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I. Odour pollution is a significant environmental issue that, if overlooked, can affect public amenity and the quality of life. Indeed, noxious (and even toxic) environmental odours may cause related health problems, triggering symptoms by a variety of physiological mechanisms, including exacerbation of underlying medical conditions, innate odour aversions, aversive conditioning phenomena and stress-induced illnesses.

Public awareness towards odour as an environmental nuisance has been growing over the years. The localization of housing developments near existing industrial and farming activities, the remarkable intensification of livestock farms and the increasing industrialization are among the causes of this phenomenon.

Our firm, Studio Legale Villata, Degli Esposti, Perfetti and Associates, given its extensive experience and expertise in the field of Environmental Law, has been dealing with this kind of issue, which is too often neglected by Italian legal framework and practise. We find ourselves confronted with matters concerning this subject with increasing regularity.

II. In fact, even though nowadays odour nuisance has been both internationally and scientifically recognised as a cause of pollution in its own right, and despite the fact that there are scientific objective olfactometry methods to monitor and measure odours, the Italian legal framework (with very few exceptions) does not provide specific and cogent limits to odour emissions.

On the contrary, it should be noted that several countries have developed and adopted specific legislations to guarantee the air quality of the environment and the successful abatement of noxious odours (for instance, Germany "Determination of odorants in ambient air by field inspections" 1993; Japan "Offensive Odour Control Law"; United Kingdom "Environment Protection Act - Part 1" and United States "ASTM D 1391-57 (1972) Standard method for measurement of odour in atmosphere").

III. On the other hand, Italian legal framework and case-law trail behind. The national regulation is quite lacking: apart from a provision specific to mechanical-biological waste treatment plants (Ministerial Decree 29th January 2007 - Best Available Techniques Guidelines) establishing an abatement rate of 99% (biofilter output concentration of 300 oue/m3), there are no general provisions imposing fixed limit values.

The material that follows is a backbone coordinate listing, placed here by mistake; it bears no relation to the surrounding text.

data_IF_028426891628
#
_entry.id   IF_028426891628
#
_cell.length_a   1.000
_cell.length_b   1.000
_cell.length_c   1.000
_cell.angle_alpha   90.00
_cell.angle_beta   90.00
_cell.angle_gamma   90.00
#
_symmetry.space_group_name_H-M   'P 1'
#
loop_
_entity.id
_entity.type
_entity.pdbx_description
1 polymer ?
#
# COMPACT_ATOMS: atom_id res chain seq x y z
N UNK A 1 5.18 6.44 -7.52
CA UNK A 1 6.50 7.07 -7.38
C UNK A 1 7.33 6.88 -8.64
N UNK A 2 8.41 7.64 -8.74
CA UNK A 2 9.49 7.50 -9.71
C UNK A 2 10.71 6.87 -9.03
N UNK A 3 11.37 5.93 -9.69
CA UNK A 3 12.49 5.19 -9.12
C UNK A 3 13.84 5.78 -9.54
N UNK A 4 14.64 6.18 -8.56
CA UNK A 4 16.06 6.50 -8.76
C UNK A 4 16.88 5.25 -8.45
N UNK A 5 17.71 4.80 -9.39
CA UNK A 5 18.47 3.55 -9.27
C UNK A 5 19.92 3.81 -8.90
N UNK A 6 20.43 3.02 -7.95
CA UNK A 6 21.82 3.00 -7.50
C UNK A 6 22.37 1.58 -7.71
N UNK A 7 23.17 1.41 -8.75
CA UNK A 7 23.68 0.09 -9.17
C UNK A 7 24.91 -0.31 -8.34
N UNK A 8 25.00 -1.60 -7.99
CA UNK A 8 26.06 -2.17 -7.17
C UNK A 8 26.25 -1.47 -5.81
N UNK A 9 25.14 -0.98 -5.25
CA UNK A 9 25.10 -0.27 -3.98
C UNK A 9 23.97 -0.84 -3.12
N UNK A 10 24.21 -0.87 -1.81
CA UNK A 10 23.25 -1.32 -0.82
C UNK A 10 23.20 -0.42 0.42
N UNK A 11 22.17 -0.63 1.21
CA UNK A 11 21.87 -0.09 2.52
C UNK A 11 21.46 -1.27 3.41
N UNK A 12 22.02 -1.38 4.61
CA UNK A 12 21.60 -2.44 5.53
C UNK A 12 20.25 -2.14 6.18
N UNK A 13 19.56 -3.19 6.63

The Italian Environmental Code (Legislative Decree no. 152/2006) does not set forth any provision concerning odour pollution. The only relevant regulation from this code is the AIA ("Integrated Environmental Authorization"), which is the implementation of the European IPPC ("Integrated Pollution Prevention and Control") in the Italian legal system.

In fact, at the time of issue or renewal of the AIA, in accordance with article 29-sexies D.lgs. n. 152/2006, the competent authority (which changes in accordance with the relative Region) has the power to set limits on emission levels in the atmosphere, and these can affect the acceptable limits of odorous emissions.

However, it should be noted that the legislation has a limited scope: 1. It applies only to the plants subject to AIA; 2. The limit of the odorous emissions may not be imposed by the authority; 3. In any case, it does not provide a figure, indeed there is no general preset limit.

IV. There are other regulations that have been used to tackle the problem. Firstly, the articles 216 and 217 of the TULLSS (Consolidated health laws, Royal Decree 27 July 1934 no. 1265) state that "when vapors, gases or other fumes, water discharge, liquid or solid waste produced by the manufacturer or factory may danger or harm public health, the mayor prescribes regulations in order to prevent or impede the dangers or hazards to public health, insuring the implementation and efficiency of said regulations".